Relative risks

While there continues to be headline after headline about the nuclear power plant that received the brunt of an historic earthquake and tsunami, such things as Japan’s effort to find the bodies of 12,000 missing citizens and other disaster recovery efforts take a back seat.

The debris created by the tsunami is massive with Hawaii and California anticipating large islands on their shores due to ocean currents. Another aspect of that debris is the subject of a story at CBS News: Asbestos, Japan tsunami’s other hidden danger.

Inside the chunks of slate and wallboard smashed and scattered by Japan’s tsunami hides a health risk that has been overshadowed by contamination from a leaking nuclear plant: the odorless and nearly invisible threat of asbestos.

Activists have found the cancer-causing, fibrous material in the air and debris collected from the devastated northeastern coast.

Activists? Now the anti-nuclear activists are fading and the asbestos activists are rising?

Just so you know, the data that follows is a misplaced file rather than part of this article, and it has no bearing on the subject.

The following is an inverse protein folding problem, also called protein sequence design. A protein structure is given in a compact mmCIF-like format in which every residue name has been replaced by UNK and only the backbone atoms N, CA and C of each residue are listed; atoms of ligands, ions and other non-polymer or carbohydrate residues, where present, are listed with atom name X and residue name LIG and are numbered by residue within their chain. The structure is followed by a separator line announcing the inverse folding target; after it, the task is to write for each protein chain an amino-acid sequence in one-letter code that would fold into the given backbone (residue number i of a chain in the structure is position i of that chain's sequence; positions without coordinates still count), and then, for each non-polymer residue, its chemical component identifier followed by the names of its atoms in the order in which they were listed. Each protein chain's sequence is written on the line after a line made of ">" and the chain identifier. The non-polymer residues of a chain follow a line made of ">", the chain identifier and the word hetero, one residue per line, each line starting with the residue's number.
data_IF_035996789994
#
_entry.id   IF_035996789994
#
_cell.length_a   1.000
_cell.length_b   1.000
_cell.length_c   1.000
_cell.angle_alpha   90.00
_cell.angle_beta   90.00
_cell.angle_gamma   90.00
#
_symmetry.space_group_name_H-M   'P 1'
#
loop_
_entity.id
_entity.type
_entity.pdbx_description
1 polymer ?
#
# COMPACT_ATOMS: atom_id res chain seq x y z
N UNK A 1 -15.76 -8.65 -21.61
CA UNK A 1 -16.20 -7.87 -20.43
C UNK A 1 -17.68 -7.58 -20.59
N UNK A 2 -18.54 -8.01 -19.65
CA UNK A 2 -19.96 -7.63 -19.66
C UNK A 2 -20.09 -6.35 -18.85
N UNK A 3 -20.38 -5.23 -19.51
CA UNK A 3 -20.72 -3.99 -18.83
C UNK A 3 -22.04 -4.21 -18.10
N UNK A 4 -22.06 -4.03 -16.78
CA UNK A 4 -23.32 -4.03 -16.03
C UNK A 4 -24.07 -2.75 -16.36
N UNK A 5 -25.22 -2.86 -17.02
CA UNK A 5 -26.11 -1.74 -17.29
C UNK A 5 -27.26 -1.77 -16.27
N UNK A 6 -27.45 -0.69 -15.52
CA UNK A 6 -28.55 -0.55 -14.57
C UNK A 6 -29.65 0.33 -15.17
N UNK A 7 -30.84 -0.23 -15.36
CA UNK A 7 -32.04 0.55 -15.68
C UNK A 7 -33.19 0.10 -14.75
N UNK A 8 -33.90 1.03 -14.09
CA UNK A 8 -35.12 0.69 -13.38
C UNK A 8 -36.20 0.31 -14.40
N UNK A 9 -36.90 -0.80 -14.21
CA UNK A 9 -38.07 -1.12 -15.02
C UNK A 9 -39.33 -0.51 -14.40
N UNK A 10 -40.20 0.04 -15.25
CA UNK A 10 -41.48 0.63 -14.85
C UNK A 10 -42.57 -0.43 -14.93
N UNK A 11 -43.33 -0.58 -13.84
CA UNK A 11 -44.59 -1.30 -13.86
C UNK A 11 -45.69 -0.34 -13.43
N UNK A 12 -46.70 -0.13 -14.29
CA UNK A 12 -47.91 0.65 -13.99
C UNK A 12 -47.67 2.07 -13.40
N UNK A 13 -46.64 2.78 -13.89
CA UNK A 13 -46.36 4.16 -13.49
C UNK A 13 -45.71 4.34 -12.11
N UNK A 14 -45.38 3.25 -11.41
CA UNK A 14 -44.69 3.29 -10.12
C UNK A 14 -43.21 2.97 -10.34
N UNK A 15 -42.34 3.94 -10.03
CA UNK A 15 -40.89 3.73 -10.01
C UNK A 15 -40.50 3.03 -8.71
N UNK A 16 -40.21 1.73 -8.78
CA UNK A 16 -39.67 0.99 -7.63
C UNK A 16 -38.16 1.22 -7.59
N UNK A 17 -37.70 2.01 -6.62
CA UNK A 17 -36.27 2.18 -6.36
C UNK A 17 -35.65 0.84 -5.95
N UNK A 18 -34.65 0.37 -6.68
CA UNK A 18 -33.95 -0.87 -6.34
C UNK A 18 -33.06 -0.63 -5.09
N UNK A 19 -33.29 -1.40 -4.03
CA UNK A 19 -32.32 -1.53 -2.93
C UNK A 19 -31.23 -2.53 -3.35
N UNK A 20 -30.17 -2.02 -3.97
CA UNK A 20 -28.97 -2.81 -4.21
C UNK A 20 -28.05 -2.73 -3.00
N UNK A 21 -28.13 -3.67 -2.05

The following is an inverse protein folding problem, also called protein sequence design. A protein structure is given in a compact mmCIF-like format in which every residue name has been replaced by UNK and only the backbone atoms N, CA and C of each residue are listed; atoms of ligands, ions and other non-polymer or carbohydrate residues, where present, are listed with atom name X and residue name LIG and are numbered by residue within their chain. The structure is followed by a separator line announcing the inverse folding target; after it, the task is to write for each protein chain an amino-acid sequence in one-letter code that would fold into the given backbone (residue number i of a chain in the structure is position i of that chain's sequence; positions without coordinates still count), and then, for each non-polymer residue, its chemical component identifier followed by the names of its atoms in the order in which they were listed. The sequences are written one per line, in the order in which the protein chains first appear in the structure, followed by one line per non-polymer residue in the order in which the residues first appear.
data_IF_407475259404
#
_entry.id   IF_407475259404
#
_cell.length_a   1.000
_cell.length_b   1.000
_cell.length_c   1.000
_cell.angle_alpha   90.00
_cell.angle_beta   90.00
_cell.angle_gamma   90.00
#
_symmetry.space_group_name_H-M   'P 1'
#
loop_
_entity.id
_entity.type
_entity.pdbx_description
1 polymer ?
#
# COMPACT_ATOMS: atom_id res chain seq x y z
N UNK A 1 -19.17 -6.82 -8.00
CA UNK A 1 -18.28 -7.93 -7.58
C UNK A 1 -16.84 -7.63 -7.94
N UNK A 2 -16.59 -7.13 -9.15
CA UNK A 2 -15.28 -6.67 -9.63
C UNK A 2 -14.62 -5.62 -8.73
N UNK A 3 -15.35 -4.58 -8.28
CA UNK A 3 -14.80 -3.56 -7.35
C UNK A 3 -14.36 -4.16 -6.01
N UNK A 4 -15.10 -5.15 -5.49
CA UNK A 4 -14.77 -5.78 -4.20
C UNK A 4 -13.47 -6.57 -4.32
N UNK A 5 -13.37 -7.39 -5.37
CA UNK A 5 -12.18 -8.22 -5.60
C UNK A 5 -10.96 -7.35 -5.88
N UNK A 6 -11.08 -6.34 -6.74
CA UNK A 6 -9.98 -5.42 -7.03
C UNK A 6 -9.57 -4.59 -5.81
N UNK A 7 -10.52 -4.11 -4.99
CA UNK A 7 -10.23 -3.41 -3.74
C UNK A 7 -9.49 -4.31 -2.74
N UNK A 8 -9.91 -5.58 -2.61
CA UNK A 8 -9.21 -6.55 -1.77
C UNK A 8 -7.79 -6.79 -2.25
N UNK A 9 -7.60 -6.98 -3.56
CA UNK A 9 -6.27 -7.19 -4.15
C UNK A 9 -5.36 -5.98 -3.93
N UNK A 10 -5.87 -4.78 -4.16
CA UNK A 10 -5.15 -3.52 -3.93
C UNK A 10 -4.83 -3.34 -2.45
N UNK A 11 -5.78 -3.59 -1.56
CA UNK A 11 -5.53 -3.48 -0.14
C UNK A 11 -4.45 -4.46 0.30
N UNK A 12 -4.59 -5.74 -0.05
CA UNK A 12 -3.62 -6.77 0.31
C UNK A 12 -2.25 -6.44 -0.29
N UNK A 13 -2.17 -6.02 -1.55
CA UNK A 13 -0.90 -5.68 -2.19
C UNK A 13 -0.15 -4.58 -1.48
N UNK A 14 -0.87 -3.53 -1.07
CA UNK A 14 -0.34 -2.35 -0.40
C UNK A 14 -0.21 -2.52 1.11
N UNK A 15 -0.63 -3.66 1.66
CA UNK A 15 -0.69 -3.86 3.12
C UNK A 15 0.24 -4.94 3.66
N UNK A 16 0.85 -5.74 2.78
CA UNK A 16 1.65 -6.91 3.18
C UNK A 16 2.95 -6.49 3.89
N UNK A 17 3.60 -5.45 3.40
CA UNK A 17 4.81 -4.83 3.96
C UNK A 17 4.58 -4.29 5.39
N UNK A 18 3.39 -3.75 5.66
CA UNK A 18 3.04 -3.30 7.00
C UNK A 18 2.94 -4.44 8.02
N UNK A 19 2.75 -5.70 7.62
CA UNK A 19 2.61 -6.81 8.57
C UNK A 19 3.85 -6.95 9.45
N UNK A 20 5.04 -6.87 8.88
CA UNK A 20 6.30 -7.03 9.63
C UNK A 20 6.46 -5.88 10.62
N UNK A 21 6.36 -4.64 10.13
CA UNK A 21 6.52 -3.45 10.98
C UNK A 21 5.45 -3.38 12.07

The honest perspective is a rationale assessment of risks. The nuclear risk is easily detected, contained, and localized. The risks from the debris field of the tsunami are much the opposite as they are widespread, poorly defined, and often difficult to detect. The clean-up effort not only risks harm ranging from direct injury to infection like tetanus from stepping on a nail, they also face biological and chemical hazards.

Meanwhile, most headlines are on the paranoia side, i.e. nuclear, where there has been no death or illness, and the tens of thousands dead and the massive clean-up effort with its risks just gets an occasional mention. There is a warning here for those seeking reality.

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